At 1%, your lookalike audience will be restricted to people who are extremely similar to your source list. The higher you set this, the more loosely related your audience will be. My suggestion is to set it to 3% to start with, and adjust as needed.
A custom audience, on the other hand, is an audience generated based on parameters you configure. You can create interest-based and behavior-based audiences, and can drill down into great detail about who should see your ads.
This means that you can configure audiences according to your buyer personas, for example. Another idea is to create audiences of people who have engaged with similar brands or products to your offering.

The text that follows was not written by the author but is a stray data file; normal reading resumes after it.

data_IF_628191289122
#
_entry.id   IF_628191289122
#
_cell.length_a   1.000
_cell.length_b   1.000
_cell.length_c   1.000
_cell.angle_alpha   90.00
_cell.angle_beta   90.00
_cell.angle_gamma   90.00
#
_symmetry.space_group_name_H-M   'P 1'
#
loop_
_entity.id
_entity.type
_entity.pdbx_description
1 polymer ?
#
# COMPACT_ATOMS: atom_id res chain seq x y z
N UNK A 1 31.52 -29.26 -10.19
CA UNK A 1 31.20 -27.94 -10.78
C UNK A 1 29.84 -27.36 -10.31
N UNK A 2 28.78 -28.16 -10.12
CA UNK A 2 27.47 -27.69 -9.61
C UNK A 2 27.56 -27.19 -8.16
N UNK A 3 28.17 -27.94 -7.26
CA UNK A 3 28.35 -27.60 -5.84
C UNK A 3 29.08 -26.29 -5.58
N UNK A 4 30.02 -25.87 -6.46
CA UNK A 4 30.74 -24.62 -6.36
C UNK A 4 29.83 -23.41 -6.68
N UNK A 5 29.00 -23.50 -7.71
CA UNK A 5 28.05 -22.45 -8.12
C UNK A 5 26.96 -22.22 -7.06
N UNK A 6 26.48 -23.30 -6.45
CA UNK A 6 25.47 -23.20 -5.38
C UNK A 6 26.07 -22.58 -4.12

There are a range of ad types you can use, and it can be challenging to decide which ones to try out.
You’ll definitely want a variety of them. I suggest having at least one of each of these types: video, image, and carousel. Ideally, run A/B variations on all of them as well – not only does the algorithm seem to like that, it will also give you valuable insight into what works best on your audience.
What content will work best is very dependent on your industry and audience. This is where experimentation really comes into play – try all kinds of different strategies for your content, iterate on what works and cut what doesn’t.
Don’t be afraid to try something that seems counterintuitive. For example, since we’re talking about social media, you’d expect people to have a short attention span – so short content copy should work better, right?